The Happiest Season

I was watching a wonderful movie called “The Happiest Season” with my wife on Thanksgiving. It’s a romantic comedy/drama that you can find on Hulu. In it Kristen Stewart plays an orphan. Her parents passed when she was 19. As a result she doesn’t really like holidays.

That sounds sillier than it is.

Her girlfriend convinces her to go meet her family for Christmas. But her girlfriend has not come out to her parents. Lots of crazy things happen.

Equal parts hilarity and heart. Five stars.

There’s a scene where the family is meeting her for the first time and they have this attitude of “I’m so sorry about your parents.” They pat her on the shoulder and they have incredible concern for her.

And she’s just like “Um…it was a long time ago…”

It’s sort of played for uncomfortable comedy. The family is a little over the top with their sympathy, saying things like, “You’re so brave. And you don’t need to be.”

I’m telling you all this for a reason.

I didn’t really know how to explain it until I saw it in the context of this movie. That’s exactly what it’s like.

I lost my parents when I was 19 too. And I don’t think I’ve ever seen such a clear presentation of what it’s like. I started thinking holidays were stupid after my parents died. I became a negative person. I’ve definitely made more than my share of mistakes.

And the sympathy is exactly what it was like for many years too. Now that I’m 40, a lot more people my age have lost their parents. It’s not nearly as unusual as it was. But through my 20s and even into my 30s I received plenty of “Oh, I’m so sorry.”

It wasn’t easy. I carried the weight of that loss for a long time. I guess I still do. For years I was just miserable. And I also I wasn’t really capable of letting people get close to me. I didn’t know how to show up for relationships like I needed to. I was just sort of broken and numb.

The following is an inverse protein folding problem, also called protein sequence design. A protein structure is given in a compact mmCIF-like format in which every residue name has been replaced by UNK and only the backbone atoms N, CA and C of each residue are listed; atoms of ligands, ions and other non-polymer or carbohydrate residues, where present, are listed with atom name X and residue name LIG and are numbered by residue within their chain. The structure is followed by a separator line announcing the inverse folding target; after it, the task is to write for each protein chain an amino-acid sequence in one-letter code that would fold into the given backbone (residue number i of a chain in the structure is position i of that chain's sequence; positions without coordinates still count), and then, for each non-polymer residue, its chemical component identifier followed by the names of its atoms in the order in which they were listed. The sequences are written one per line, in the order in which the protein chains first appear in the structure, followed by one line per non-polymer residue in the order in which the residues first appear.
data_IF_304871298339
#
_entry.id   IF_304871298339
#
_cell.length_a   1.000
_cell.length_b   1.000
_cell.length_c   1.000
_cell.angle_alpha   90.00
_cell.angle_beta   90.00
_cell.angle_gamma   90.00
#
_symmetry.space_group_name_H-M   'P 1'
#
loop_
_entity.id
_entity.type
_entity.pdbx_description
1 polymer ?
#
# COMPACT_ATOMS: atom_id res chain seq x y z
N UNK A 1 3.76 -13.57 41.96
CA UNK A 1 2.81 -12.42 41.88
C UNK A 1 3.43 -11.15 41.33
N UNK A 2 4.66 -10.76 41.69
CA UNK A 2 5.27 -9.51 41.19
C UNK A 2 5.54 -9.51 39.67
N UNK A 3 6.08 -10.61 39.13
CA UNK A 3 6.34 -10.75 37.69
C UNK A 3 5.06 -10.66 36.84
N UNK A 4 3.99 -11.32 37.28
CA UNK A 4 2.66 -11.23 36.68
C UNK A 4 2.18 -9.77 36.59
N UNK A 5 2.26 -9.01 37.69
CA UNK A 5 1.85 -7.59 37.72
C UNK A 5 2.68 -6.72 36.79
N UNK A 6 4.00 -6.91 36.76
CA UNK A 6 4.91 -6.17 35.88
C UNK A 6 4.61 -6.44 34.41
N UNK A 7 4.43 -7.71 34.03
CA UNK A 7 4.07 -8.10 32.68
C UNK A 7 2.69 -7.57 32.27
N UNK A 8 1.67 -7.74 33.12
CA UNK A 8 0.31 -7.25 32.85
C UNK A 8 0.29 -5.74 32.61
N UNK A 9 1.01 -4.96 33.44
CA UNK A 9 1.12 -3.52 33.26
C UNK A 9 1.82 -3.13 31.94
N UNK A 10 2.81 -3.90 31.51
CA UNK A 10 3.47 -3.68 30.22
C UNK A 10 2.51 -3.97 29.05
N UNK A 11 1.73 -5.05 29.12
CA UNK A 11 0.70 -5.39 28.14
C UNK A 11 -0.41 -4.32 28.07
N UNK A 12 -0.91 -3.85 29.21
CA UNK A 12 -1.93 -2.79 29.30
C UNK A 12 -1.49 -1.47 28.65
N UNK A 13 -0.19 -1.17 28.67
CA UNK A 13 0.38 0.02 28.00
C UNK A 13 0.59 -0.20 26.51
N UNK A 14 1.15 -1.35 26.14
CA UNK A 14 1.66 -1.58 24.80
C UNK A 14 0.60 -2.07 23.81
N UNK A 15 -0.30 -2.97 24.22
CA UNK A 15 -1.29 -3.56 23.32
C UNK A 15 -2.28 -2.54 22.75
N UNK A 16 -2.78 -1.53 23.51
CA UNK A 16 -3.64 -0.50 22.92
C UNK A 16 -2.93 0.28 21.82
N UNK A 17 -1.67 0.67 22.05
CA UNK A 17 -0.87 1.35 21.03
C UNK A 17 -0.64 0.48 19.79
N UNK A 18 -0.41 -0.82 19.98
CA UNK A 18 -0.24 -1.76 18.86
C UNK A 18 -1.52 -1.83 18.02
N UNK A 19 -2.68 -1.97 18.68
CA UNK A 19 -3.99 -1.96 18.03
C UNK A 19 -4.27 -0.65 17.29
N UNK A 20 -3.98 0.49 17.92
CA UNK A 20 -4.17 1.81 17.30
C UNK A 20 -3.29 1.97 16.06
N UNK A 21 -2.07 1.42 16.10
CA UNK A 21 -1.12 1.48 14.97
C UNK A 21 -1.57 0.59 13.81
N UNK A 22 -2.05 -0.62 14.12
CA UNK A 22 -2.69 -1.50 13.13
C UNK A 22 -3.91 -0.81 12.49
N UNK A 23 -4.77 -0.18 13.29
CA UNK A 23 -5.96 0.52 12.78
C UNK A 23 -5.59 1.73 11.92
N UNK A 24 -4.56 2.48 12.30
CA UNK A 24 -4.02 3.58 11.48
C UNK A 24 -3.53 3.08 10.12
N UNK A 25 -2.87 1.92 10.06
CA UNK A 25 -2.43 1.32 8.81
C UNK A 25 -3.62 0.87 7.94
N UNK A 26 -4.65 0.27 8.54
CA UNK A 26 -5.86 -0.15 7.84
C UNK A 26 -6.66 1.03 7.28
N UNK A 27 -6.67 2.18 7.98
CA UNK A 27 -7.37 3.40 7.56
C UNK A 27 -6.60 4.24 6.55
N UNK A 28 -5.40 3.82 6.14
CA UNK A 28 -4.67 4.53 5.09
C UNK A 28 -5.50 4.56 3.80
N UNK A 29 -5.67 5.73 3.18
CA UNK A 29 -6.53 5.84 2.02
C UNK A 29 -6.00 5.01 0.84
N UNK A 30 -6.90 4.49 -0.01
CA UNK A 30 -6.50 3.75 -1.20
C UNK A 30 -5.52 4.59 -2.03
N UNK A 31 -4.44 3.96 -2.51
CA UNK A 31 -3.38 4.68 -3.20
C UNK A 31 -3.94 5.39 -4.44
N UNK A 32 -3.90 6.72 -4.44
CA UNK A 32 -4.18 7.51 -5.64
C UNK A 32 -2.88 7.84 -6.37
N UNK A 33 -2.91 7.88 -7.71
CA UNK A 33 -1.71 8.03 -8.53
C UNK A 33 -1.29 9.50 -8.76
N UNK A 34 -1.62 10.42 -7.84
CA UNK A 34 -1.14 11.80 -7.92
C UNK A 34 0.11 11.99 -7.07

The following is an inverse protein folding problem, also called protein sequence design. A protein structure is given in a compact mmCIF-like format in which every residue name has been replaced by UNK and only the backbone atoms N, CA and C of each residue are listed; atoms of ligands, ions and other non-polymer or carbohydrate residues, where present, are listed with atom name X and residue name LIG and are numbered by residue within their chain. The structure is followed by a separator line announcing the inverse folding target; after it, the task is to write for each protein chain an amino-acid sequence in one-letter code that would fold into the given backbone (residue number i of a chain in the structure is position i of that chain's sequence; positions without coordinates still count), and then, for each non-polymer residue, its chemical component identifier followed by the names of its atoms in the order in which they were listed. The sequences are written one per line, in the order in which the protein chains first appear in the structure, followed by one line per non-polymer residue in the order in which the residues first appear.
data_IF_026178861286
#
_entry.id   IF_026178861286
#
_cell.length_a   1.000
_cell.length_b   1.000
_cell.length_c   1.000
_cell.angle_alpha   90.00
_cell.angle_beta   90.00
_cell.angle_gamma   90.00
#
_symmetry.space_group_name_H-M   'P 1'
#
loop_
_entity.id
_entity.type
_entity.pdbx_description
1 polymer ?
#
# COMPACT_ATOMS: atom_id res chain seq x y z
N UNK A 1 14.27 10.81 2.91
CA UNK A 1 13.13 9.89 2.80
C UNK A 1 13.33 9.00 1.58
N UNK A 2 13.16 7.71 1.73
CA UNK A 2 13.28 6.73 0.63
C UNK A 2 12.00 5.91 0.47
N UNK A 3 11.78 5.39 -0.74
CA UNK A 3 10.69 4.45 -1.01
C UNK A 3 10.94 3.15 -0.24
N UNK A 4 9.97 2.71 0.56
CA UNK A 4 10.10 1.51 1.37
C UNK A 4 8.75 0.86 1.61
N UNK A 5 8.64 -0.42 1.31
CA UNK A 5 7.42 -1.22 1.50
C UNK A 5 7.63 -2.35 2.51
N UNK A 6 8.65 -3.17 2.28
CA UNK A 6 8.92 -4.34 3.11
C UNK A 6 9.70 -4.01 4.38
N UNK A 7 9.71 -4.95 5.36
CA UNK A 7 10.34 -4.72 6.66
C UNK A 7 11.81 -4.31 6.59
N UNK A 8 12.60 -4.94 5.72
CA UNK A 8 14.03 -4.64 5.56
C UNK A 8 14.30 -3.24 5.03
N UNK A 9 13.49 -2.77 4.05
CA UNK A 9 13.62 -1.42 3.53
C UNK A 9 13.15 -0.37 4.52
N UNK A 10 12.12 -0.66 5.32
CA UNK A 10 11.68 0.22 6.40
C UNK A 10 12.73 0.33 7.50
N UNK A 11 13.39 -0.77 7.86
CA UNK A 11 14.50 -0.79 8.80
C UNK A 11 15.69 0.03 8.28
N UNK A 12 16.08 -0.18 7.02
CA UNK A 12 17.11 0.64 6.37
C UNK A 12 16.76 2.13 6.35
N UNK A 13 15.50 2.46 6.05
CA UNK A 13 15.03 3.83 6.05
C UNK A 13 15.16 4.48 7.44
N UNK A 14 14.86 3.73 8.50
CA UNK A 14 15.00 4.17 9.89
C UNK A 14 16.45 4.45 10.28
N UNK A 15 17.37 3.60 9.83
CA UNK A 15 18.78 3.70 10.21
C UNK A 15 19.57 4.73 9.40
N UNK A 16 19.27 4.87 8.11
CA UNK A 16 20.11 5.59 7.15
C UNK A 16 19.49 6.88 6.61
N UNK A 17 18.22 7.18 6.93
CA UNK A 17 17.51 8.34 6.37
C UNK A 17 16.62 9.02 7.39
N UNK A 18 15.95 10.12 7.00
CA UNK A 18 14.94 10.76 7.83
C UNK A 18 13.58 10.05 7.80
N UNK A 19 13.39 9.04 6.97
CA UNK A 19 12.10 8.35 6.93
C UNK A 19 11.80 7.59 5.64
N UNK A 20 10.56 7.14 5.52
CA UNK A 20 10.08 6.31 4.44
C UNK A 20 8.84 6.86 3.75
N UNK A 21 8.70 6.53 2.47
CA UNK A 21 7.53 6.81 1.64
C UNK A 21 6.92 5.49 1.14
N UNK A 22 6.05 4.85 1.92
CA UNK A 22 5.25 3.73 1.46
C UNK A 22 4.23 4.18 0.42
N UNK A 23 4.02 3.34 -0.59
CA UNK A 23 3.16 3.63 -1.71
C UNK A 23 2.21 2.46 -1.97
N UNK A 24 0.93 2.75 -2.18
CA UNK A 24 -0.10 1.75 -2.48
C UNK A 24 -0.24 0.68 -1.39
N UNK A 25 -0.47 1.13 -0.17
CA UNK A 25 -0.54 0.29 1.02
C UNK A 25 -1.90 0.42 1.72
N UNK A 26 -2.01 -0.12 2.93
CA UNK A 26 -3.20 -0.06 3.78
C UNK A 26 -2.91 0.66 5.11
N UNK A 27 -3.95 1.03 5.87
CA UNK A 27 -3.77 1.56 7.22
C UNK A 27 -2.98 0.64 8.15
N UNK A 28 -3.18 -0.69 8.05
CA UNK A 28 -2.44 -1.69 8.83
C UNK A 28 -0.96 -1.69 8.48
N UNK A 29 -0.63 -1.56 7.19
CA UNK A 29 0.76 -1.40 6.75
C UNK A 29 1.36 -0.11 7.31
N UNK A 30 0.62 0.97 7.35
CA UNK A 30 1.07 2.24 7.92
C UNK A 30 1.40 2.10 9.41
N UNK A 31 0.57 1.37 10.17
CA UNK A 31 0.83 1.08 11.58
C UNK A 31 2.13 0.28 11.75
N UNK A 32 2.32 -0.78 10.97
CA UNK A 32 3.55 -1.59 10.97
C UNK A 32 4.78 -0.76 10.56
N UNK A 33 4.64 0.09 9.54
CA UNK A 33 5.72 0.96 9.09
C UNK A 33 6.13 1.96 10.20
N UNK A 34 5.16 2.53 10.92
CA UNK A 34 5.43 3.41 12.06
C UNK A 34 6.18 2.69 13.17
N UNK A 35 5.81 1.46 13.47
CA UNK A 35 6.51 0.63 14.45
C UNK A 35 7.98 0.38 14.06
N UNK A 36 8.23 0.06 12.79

I still carry some baggage. I have real attachment issues and fears of abandonment. That’s gotten better but it will probably never totally go away.

The truth is we’re all carrying emotional baggage from childhood. We like to think we outgrow that stuff, but I don’t think we do. Whether your parents were mean, or didn’t show the kind of love you needed, or passed away too soon like mine…that’s manifesting in our relationships. It can take a lifetime to figure out how to put that baggage down.

I’m still working on it. Are you?

Is That Weird?

I think I was raised in a different way from most people in America.

When I was a kid we never talked about religion or politics in our house.

We went to church once in a while, but never with any regularity. And I have no idea how my parents voted, or even if they did.

A lot of the people I know weren’t raised that way at all. In a lot of cases people are raised with two religious faiths. Faith in God and faith in political party. In many families these things are talked about every day. Sometimes I actually wonder which is more important to people.

I don’t want to denigrate anyone for raising their kids the way they want to. I think we’re all trying our best.

But I can say I’m glad my parents raised me that way. I think it really helped me see the world in a unique way.

I don’t know if they did it on purpose. I don’t know if they didn’t care much about religion or politics and so it just never came up. I don’t know if they were waiting until I was old enough to talk about those things.

I don’t know if it’s related to the fact that by the time I was old enough to vote in a Presidential election they were dead. Maybe they would have suggested I vote a certain way in the 2000 election. I’ll never know.

I could find out, of course. I could ask my brother who is eight years older than me. Or I have relatives I could ask. But I like not knowing. I don’t sit around wondering, “how did my parents vote?” I just sit around thinking, “I’m glad they never told me.”

Sometimes I wonder if I’m the only person who grew up this way. I do think it’s rare. Tell me your story in the comments.